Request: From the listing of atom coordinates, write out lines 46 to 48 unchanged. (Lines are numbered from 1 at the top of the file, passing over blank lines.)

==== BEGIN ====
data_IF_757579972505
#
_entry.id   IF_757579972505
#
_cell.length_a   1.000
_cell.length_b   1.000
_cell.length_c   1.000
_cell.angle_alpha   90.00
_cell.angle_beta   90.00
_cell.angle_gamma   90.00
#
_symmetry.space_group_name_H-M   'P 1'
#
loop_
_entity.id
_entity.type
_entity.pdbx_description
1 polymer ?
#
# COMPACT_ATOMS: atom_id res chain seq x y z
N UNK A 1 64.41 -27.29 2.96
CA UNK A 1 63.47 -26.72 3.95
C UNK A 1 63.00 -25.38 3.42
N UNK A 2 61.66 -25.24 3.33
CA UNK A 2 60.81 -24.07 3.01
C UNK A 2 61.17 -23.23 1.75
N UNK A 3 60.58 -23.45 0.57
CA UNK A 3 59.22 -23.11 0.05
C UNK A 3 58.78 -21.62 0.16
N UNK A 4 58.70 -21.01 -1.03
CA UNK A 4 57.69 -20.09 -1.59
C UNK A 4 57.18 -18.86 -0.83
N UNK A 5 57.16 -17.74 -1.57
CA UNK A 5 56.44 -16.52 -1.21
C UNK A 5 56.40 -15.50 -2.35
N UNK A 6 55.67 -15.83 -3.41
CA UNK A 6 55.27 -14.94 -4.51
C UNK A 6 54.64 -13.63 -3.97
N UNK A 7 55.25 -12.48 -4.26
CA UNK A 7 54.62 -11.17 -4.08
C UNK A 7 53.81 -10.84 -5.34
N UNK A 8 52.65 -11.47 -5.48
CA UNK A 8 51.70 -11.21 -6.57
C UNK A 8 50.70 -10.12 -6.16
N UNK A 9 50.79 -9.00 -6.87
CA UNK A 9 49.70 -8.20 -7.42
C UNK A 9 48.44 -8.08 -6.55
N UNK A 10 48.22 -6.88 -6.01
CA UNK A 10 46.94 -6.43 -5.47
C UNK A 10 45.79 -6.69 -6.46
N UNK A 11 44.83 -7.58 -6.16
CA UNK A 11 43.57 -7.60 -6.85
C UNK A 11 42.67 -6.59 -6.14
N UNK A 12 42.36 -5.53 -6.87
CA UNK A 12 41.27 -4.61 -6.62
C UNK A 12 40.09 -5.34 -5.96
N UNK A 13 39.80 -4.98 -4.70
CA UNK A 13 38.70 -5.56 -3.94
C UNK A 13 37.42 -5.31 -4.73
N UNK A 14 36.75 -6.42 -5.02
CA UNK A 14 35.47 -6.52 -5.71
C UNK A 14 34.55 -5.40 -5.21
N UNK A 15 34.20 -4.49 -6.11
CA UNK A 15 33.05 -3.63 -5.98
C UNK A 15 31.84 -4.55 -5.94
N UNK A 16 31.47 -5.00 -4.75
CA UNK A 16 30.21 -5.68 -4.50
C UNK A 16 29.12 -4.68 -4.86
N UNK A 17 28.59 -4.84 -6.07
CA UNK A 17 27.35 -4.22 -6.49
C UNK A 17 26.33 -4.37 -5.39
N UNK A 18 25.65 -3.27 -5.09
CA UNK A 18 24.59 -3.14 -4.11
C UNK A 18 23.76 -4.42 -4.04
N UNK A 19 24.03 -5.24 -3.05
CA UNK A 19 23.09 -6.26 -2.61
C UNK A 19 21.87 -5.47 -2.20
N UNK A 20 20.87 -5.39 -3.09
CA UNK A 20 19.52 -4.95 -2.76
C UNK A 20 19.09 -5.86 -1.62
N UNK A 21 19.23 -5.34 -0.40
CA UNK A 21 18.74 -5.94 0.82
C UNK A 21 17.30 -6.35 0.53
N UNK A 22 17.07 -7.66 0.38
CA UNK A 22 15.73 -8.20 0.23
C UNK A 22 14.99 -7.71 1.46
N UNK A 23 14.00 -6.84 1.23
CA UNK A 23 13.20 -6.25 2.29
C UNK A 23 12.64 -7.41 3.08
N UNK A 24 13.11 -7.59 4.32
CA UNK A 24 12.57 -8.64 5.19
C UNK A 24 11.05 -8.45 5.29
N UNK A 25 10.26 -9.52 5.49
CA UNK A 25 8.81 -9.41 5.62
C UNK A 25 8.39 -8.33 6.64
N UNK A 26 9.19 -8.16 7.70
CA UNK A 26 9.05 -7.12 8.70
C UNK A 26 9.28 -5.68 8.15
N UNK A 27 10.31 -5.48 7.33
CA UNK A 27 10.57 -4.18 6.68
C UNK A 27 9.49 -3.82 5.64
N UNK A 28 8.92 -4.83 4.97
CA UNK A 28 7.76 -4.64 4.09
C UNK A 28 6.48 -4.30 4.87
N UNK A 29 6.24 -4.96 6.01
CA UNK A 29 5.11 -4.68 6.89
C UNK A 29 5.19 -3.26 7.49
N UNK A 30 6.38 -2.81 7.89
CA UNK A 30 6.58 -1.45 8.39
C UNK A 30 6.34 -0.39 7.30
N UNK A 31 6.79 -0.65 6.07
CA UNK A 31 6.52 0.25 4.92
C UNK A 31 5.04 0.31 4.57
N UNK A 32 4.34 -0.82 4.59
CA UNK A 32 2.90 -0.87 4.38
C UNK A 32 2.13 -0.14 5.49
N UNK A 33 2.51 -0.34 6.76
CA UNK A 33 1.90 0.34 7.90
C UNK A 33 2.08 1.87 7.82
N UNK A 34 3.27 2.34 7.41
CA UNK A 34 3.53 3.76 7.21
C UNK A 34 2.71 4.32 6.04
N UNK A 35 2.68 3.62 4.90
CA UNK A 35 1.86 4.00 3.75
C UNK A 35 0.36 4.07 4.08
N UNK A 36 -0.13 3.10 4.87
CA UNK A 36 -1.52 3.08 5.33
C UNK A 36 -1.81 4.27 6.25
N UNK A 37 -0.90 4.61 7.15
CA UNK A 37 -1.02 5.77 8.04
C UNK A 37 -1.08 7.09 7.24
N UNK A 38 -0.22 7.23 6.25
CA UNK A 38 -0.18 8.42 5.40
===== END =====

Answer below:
CA UNK A 9 49.70 -8.20 -7.42
C UNK A 9 48.44 -8.08 -6.55
N UNK A 10 48.22 -6.88 -6.01